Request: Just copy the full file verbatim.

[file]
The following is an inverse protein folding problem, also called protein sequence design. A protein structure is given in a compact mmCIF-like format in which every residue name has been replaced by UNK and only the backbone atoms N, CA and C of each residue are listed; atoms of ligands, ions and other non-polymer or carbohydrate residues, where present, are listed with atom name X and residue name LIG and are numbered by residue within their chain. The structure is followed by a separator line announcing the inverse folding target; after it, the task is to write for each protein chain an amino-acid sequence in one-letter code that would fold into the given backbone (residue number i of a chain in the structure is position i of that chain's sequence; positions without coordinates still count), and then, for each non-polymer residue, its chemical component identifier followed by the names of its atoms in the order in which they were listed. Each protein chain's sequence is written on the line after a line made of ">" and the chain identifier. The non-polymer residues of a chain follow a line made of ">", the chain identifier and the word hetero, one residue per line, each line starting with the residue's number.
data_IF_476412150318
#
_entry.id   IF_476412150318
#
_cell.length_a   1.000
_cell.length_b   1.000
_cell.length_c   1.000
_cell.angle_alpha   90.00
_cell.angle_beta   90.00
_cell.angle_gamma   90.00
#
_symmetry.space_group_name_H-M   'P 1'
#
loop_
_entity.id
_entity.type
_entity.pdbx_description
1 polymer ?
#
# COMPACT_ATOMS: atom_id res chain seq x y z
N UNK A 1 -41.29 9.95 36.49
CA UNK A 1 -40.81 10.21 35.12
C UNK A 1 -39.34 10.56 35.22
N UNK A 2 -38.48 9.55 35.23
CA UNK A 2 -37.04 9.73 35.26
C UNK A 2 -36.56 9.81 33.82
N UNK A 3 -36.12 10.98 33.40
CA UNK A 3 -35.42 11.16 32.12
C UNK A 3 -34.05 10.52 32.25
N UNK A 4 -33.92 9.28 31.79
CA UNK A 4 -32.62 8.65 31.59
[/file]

The following is an inverse protein folding problem, also called protein sequence design. A protein structure is given in a compact mmCIF-like format in which every residue name has been replaced by UNK and only the backbone atoms N, CA and C of each residue are listed; atoms of ligands, ions and other non-polymer or carbohydrate residues, where present, are listed with atom name X and residue name LIG and are numbered by residue within their chain. The structure is followed by a separator line announcing the inverse folding target; after it, the task is to write for each protein chain an amino-acid sequence in one-letter code that would fold into the given backbone (residue number i of a chain in the structure is position i of that chain's sequence; positions without coordinates still count), and then, for each non-polymer residue, its chemical component identifier followed by the names of its atoms in the order in which they were listed. Each protein chain's sequence is written on the line after a line made of ">" and the chain identifier. The non-polymer residues of a chain follow a line made of ">", the chain identifier and the word hetero, one residue per line, each line starting with the residue's number.
data_IF_476412150318
#
_entry.id   IF_476412150318
#
_cell.length_a   1.000
_cell.length_b   1.000
_cell.length_c   1.000
_cell.angle_alpha   90.00
_cell.angle_beta   90.00
_cell.angle_gamma   90.00
#
_symmetry.space_group_name_H-M   'P 1'
#
loop_
_entity.id
_entity.type
_entity.pdbx_description
1 polymer ?
#
# COMPACT_ATOMS: atom_id res chain seq x y z
N UNK A 1 -41.29 9.95 36.49
CA UNK A 1 -40.81 10.21 35.12
C UNK A 1 -39.34 10.56 35.22
N UNK A 2 -38.48 9.55 35.23
CA UNK A 2 -37.04 9.73 35.26
C UNK A 2 -36.56 9.81 33.82
N UNK A 3 -36.12 10.98 33.40
CA UNK A 3 -35.42 11.16 32.12
C UNK A 3 -34.05 10.52 32.25
N UNK A 4 -33.92 9.28 31.79
CA UNK A 4 -32.62 8.65 31.59